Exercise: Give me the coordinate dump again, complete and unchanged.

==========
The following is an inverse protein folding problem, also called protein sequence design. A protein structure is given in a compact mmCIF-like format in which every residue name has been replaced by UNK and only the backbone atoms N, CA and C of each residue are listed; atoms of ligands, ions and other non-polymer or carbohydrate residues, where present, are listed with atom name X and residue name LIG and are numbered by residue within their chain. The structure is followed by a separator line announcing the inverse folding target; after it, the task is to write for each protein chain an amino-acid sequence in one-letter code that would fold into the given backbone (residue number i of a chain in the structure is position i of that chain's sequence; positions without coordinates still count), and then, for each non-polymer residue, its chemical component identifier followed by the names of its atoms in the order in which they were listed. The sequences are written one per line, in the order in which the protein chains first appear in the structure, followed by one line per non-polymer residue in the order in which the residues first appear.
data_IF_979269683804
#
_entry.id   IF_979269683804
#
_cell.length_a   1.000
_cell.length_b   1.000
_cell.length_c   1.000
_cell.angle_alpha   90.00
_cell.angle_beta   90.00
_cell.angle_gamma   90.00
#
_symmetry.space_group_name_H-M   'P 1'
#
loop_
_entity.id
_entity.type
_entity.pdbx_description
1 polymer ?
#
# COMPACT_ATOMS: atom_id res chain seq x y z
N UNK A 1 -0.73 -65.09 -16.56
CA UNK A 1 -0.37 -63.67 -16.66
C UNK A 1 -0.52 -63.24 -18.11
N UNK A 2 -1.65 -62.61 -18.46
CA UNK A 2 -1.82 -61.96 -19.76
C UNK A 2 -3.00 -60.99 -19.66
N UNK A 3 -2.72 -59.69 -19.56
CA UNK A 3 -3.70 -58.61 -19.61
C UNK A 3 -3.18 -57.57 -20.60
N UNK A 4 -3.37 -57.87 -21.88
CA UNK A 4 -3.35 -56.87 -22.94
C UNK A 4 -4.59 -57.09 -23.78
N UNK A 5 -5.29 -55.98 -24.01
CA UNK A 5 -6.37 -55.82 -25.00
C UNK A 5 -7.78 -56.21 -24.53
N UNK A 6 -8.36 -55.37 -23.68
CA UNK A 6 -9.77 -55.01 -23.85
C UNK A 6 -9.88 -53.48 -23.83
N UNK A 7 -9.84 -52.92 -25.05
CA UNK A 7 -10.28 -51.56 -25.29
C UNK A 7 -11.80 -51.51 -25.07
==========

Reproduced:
The following is an inverse protein folding problem, also called protein sequence design. A protein structure is given in a compact mmCIF-like format in which every residue name has been replaced by UNK and only the backbone atoms N, CA and C of each residue are listed; atoms of ligands, ions and other non-polymer or carbohydrate residues, where present, are listed with atom name X and residue name LIG and are numbered by residue within their chain. The structure is followed by a separator line announcing the inverse folding target; after it, the task is to write for each protein chain an amino-acid sequence in one-letter code that would fold into the given backbone (residue number i of a chain in the structure is position i of that chain's sequence; positions without coordinates still count), and then, for each non-polymer residue, its chemical component identifier followed by the names of its atoms in the order in which they were listed. The sequences are written one per line, in the order in which the protein chains first appear in the structure, followed by one line per non-polymer residue in the order in which the residues first appear.
data_IF_979269683804
#
_entry.id   IF_979269683804
#
_cell.length_a   1.000
_cell.length_b   1.000
_cell.length_c   1.000
_cell.angle_alpha   90.00
_cell.angle_beta   90.00
_cell.angle_gamma   90.00
#
_symmetry.space_group_name_H-M   'P 1'
#
loop_
_entity.id
_entity.type
_entity.pdbx_description
1 polymer ?
#
# COMPACT_ATOMS: atom_id res chain seq x y z
N UNK A 1 -0.73 -65.09 -16.56
CA UNK A 1 -0.37 -63.67 -16.66
C UNK A 1 -0.52 -63.24 -18.11
N UNK A 2 -1.65 -62.61 -18.46
CA UNK A 2 -1.82 -61.96 -19.76
C UNK A 2 -3.00 -60.99 -19.66
N UNK A 3 -2.72 -59.69 -19.56
CA UNK A 3 -3.70 -58.61 -19.61
C UNK A 3 -3.18 -57.57 -20.60
N UNK A 4 -3.37 -57.87 -21.88
CA UNK A 4 -3.35 -56.87 -22.94
C UNK A 4 -4.59 -57.09 -23.78
N UNK A 5 -5.29 -55.98 -24.01
CA UNK A 5 -6.37 -55.82 -25.00
C UNK A 5 -7.78 -56.21 -24.53
N UNK A 6 -8.36 -55.37 -23.68
CA UNK A 6 -9.77 -55.01 -23.85
C UNK A 6 -9.88 -53.48 -23.83
N UNK A 7 -9.84 -52.92 -25.05
CA UNK A 7 -10.28 -51.56 -25.29
C UNK A 7 -11.80 -51.51 -25.07